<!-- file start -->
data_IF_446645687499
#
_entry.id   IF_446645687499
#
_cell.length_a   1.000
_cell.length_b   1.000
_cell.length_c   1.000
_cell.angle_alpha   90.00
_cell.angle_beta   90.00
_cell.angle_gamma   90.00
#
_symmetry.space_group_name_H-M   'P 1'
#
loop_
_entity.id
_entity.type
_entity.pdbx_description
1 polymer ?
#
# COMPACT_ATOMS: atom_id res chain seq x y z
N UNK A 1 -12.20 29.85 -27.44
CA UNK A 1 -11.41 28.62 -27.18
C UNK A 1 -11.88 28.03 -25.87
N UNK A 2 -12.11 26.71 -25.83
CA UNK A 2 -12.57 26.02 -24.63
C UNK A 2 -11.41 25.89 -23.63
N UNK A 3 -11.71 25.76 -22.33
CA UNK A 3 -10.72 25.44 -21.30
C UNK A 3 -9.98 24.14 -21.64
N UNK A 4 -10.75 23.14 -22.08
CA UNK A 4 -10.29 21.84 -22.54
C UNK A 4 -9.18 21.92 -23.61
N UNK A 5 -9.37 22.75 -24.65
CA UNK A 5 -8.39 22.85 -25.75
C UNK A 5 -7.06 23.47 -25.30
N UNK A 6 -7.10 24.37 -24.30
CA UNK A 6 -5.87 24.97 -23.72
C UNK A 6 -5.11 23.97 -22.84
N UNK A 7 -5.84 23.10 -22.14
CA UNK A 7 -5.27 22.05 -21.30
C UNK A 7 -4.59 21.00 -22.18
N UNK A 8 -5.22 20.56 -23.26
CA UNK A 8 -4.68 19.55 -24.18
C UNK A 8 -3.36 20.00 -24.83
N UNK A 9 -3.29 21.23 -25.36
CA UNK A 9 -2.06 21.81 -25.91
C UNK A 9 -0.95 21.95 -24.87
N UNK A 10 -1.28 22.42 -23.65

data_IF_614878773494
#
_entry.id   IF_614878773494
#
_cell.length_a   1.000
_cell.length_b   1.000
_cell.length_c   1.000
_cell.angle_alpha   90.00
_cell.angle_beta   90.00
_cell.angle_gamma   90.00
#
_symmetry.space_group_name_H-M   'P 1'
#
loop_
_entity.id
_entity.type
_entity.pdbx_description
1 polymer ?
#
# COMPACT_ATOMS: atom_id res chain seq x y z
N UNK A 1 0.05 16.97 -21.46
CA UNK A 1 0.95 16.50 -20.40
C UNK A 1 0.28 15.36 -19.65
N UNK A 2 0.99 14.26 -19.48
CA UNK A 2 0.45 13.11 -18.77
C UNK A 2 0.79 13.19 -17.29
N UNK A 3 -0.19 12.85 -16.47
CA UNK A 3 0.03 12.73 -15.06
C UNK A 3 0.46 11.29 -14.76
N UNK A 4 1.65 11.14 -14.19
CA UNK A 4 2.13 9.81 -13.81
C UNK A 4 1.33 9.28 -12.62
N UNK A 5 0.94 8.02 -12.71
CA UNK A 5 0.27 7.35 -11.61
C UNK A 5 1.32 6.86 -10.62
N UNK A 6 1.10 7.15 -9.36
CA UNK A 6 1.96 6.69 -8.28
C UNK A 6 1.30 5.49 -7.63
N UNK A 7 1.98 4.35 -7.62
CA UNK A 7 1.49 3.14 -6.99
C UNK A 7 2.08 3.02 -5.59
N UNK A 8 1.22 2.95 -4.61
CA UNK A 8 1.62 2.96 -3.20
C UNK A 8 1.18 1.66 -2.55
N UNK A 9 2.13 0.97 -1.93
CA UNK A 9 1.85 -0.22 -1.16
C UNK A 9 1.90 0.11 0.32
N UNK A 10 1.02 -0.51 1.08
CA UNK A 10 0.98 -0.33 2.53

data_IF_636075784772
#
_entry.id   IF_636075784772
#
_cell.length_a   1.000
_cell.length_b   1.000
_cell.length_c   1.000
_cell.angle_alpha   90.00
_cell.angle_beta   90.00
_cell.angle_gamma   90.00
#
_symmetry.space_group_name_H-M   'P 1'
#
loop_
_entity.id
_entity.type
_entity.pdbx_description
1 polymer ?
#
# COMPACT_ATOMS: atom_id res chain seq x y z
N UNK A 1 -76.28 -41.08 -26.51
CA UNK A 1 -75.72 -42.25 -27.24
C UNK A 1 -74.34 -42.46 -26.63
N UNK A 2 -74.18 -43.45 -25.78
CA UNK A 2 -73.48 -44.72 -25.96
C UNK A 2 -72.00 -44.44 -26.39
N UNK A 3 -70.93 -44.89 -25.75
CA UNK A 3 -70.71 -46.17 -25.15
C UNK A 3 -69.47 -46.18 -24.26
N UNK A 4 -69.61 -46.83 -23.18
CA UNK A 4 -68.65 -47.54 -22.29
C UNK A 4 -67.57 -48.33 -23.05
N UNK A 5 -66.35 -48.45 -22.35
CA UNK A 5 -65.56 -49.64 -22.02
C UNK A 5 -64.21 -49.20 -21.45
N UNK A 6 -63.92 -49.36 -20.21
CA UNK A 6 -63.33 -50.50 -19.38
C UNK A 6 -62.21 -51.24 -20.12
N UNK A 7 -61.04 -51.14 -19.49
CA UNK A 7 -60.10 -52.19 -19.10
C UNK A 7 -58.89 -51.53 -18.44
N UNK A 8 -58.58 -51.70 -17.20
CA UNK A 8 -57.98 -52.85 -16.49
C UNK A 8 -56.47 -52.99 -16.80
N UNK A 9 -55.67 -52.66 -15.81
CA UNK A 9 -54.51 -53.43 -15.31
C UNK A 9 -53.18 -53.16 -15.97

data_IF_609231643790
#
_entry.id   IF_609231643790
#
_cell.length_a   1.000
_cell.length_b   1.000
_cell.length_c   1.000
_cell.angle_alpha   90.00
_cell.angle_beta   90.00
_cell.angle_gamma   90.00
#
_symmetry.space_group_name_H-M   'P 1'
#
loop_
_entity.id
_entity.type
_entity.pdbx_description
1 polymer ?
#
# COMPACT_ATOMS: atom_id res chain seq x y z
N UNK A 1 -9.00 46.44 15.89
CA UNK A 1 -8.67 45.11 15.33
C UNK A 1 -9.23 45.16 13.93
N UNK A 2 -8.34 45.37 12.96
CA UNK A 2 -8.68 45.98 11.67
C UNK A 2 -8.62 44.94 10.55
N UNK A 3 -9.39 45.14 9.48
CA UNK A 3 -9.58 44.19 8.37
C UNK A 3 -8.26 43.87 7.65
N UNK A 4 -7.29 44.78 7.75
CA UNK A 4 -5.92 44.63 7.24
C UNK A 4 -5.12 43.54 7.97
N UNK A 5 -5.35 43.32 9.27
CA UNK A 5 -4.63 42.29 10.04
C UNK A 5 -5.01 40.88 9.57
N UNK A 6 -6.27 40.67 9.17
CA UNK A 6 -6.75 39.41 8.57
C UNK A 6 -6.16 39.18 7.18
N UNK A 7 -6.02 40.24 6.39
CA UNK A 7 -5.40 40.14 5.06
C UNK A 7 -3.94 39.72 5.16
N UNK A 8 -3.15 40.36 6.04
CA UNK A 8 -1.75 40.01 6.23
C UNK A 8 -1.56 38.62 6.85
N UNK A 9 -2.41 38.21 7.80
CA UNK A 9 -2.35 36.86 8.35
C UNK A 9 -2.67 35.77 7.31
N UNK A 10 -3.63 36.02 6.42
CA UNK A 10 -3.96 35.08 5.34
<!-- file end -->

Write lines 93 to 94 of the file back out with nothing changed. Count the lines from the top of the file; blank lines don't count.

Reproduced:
N UNK A 9 2.13 0.97 -1.93
CA UNK A 9 1.85 -0.22 -1.16